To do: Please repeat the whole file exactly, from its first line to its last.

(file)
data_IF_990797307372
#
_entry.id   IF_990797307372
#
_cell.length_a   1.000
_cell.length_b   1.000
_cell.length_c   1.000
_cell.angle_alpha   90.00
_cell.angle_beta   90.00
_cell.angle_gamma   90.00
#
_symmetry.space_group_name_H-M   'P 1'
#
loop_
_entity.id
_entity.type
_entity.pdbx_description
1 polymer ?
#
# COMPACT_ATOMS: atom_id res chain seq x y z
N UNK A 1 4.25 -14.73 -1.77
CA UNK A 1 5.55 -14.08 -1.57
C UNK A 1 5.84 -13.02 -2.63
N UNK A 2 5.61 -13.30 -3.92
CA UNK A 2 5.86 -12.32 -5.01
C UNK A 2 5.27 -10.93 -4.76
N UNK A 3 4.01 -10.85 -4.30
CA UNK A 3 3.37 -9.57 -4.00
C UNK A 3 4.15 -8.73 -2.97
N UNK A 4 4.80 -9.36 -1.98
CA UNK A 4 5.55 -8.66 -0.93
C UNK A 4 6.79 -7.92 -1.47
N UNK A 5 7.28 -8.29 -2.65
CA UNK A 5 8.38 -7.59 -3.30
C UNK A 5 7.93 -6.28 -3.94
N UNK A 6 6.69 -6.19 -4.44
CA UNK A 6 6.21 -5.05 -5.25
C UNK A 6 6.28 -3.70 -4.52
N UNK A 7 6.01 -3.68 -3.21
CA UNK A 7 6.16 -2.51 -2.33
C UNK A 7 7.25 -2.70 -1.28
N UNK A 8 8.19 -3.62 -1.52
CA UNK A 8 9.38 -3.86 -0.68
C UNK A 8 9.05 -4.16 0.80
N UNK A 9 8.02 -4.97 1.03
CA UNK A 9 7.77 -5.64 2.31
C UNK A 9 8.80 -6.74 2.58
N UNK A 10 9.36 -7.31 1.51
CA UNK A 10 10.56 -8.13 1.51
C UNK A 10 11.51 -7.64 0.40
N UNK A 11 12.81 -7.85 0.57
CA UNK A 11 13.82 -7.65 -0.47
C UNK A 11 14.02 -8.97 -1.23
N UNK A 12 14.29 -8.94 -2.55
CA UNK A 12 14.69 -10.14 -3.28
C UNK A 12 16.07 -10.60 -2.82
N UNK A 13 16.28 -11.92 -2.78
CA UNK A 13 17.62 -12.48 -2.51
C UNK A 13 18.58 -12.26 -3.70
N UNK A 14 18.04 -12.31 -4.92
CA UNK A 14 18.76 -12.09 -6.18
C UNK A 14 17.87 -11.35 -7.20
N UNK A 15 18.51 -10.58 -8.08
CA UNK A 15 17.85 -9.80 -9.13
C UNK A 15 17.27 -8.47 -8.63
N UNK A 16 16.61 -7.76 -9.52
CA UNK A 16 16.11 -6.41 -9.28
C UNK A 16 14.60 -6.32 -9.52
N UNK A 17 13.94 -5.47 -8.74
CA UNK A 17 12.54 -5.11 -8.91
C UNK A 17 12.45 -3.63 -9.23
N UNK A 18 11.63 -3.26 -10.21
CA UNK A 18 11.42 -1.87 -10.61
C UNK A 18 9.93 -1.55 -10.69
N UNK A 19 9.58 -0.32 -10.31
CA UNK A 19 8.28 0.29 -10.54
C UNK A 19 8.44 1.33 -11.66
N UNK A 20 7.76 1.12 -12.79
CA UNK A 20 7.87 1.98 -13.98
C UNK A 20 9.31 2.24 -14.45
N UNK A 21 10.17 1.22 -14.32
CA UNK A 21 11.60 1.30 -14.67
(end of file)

data_IF_990797307372
#
_entry.id   IF_990797307372
#
_cell.length_a   1.000
_cell.length_b   1.000
_cell.length_c   1.000
_cell.angle_alpha   90.00
_cell.angle_beta   90.00
_cell.angle_gamma   90.00
#
_symmetry.space_group_name_H-M   'P 1'
#
loop_
_entity.id
_entity.type
_entity.pdbx_description
1 polymer ?
#
# COMPACT_ATOMS: atom_id res chain seq x y z
N UNK A 1 4.25 -14.73 -1.77
CA UNK A 1 5.55 -14.08 -1.57
C UNK A 1 5.84 -13.02 -2.63
N UNK A 2 5.61 -13.30 -3.92
CA UNK A 2 5.86 -12.32 -5.01
C UNK A 2 5.27 -10.93 -4.76
N UNK A 3 4.01 -10.85 -4.30
CA UNK A 3 3.37 -9.57 -4.00
C UNK A 3 4.15 -8.73 -2.97
N UNK A 4 4.80 -9.36 -1.98
CA UNK A 4 5.55 -8.66 -0.93
C UNK A 4 6.79 -7.92 -1.47
N UNK A 5 7.28 -8.29 -2.65
CA UNK A 5 8.38 -7.59 -3.30
C UNK A 5 7.93 -6.28 -3.94
N UNK A 6 6.69 -6.19 -4.44
CA UNK A 6 6.21 -5.05 -5.25
C UNK A 6 6.28 -3.70 -4.52
N UNK A 7 6.01 -3.68 -3.21
CA UNK A 7 6.16 -2.51 -2.33
C UNK A 7 7.25 -2.70 -1.28
N UNK A 8 8.19 -3.62 -1.52
CA UNK A 8 9.38 -3.86 -0.68
C UNK A 8 9.05 -4.16 0.80
N UNK A 9 8.02 -4.97 1.03
CA UNK A 9 7.77 -5.64 2.31
C UNK A 9 8.80 -6.74 2.58
N UNK A 10 9.36 -7.31 1.51
CA UNK A 10 10.56 -8.13 1.51
C UNK A 10 11.51 -7.64 0.40
N UNK A 11 12.81 -7.85 0.57
CA UNK A 11 13.82 -7.65 -0.47
C UNK A 11 14.02 -8.97 -1.23
N UNK A 12 14.29 -8.94 -2.55
CA UNK A 12 14.69 -10.14 -3.28
C UNK A 12 16.07 -10.60 -2.82
N UNK A 13 16.28 -11.92 -2.78
CA UNK A 13 17.62 -12.48 -2.51
C UNK A 13 18.58 -12.26 -3.70
N UNK A 14 18.04 -12.31 -4.92
CA UNK A 14 18.76 -12.09 -6.18
C UNK A 14 17.87 -11.35 -7.20
N UNK A 15 18.51 -10.58 -8.08
CA UNK A 15 17.85 -9.80 -9.13
C UNK A 15 17.27 -8.47 -8.63
N UNK A 16 16.61 -7.76 -9.52
CA UNK A 16 16.11 -6.41 -9.28
C UNK A 16 14.60 -6.32 -9.52
N UNK A 17 13.94 -5.47 -8.74
CA UNK A 17 12.54 -5.11 -8.91
C UNK A 17 12.45 -3.63 -9.23
N UNK A 18 11.63 -3.26 -10.21
CA UNK A 18 11.42 -1.87 -10.61
C UNK A 18 9.93 -1.55 -10.69
N UNK A 19 9.58 -0.32 -10.31
CA UNK A 19 8.28 0.29 -10.54
C UNK A 19 8.44 1.33 -11.66
N UNK A 20 7.76 1.12 -12.79
CA UNK A 20 7.87 1.98 -13.98
C UNK A 20 9.31 2.24 -14.45
N UNK A 21 10.17 1.22 -14.32
CA UNK A 21 11.60 1.30 -14.67